Congressional task force to examine long-term defense strategy for Russia, China
WASHINGTON ― The U.S. House has launched an ambitious new task force to examine how to maintain Pentagon’s technological edge against Russia and China, and take on sacred cows along the way, its chairmen said Tuesday.
Led by House Armed Services Committee members Reps. Seth Moulton, D-Mass., and Jim Banks, R-Ind., the bipartisan Future of Defense Task Force has a six-month charter, and a broad scope. It’s expected to step-back from the annual budgeting cycle that dominates the committee’s work to examine long-term national security strategy and help the Pentagon become more innovative technologically.
The new group has a charter to “review U.S. defense assets and capabilities and assess the state of the national security innovation base to meet emerging threats and ensure long-term strategic overmatch of competitors.” To that end, it’s expected to hold a series of hearings and closed-door briefings and eventually issue a report with recommendations, even if they’re unpopular.
“We’re saying we don’t think enough people are asking the big-picture questions about how we prepare for 30 years from now―and I think a lot of people at the Pentagon will agree with that,” Moulton said, adding that America must match China’s efforts at leap-ahead technologies and long-term planning. He and Banks held a roundtable with reporters Tuesday.
“There’s no question that the model has changed, and innovation is no longer coming from big government contracts,” Moulton said. “The United States has to be smarter about adapting to this world. There’s a joke inside the Pentagon, if only the Chinese would hack our acquisition rules and copy them, we’d be more competitive. That’s a reality.”
The task force’s first hearing is set for Oct. 29, with the former Under Secretary of Defense for Policy Michele Flournoy under President Barack Obama and former U.S. Sen. Jim Talent, R-Mo., and rumored candidate for defense secretary in the current administration.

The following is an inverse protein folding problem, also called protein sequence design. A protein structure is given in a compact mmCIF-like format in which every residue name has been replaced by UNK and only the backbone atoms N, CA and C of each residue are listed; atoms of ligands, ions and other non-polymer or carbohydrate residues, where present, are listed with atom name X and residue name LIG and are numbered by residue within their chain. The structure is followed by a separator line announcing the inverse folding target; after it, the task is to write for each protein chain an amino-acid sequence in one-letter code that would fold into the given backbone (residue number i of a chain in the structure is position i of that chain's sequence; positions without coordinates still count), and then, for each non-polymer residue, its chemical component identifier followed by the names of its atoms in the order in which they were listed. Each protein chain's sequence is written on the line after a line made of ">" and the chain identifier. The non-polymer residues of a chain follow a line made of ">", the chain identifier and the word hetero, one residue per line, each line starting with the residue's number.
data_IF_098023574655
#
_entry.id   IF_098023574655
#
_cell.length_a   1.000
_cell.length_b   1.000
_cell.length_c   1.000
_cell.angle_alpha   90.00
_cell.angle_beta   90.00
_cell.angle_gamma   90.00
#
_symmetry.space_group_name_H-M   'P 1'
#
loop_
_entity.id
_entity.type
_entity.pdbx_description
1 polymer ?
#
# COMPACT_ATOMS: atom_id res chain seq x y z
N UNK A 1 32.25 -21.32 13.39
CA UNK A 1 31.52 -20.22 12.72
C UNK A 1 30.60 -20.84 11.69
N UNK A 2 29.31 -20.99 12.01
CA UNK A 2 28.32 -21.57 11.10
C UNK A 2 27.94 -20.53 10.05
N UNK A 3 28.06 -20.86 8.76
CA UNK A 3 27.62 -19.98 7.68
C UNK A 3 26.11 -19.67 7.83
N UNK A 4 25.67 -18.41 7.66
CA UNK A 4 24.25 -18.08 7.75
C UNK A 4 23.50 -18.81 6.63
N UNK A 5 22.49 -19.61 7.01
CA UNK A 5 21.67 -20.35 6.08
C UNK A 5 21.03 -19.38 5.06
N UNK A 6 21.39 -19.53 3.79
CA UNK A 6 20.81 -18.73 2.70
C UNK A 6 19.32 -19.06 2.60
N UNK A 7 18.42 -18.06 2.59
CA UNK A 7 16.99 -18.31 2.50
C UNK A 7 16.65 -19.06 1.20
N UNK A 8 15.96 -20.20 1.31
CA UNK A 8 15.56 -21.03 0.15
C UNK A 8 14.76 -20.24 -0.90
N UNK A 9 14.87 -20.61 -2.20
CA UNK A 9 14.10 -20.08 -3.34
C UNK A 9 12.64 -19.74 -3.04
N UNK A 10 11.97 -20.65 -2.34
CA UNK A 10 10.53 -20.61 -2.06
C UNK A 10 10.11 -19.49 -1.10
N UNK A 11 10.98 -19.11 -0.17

Future hearings, Banks and Moulton said, could feature defense industry and “outside-of-the-box” witnesses. Potential topics for scrutiny include disruptive technologies like artificial intelligence, biotechnology, 5G and hypersonic weapons, and the Pentagon’s existing innovation organizations, like DIUx.
The task force’s formation comes as the Pentagon has not only been looking at some of these technologies itself but working to absorb Congress’s last round of acquisitions reforms. Senior leaders at the Pentagon have themselves been fundamentally rethinking modernization priorities amid fears Russia and China will outstrip the U.S. technologically.
A year after the Army’s began holding its “night court” to weed out inessential programs, Marine Commandant Gen. David Berger issued planning guidance in July aimed at reshaping the force and shrinking it if necessary to pay for modernization and the Pentagon has launched a department-wide “night court.”
By Moulton’s reckoning, the Pentagon is not truly embraced the authorities Congress has granted it. “When you talk about creating a culture of innovating, it’s not just about replacing weapons systems, it’s how do we get the Pentagon to continually be asking [tough] questions themselves,” he said.
The task force’s members include several new members of Congress who have practical national security experience and few senior HASC members―and both Banks and Moulton are recent military veterans. The two chairmen said they sought lawmakers willing to ask tough questions.
Among the other members are Rep. Chrissy Houlahan, D-Pa., and a former Air Force officer who studied technology and policy at the Massachusetts Institute of Technology; as well as Michigan Democrat Elissa Slotkin and Florida Republican Michael Waltz, who have both served in senior Pentagon policy positions.
Both Moulton and Banks said the idea was to have these younger members continue to ask challenging questions and energize the conversation.
“The task force’s work will complete in six months, but that doesn’t mean that Seth and I’s work ends at that point,” Banks said. “We’ll be here for a long time, and our work on the [annual defense policy bill] happens on a daily basis. This will set a platform for that work.”
HASC members Reps. Susan Davis, D-Calif.; Scott DesJarlais, R-Tenn., Paul Mitchell, R-Mich., have also agreed to serve on the task force.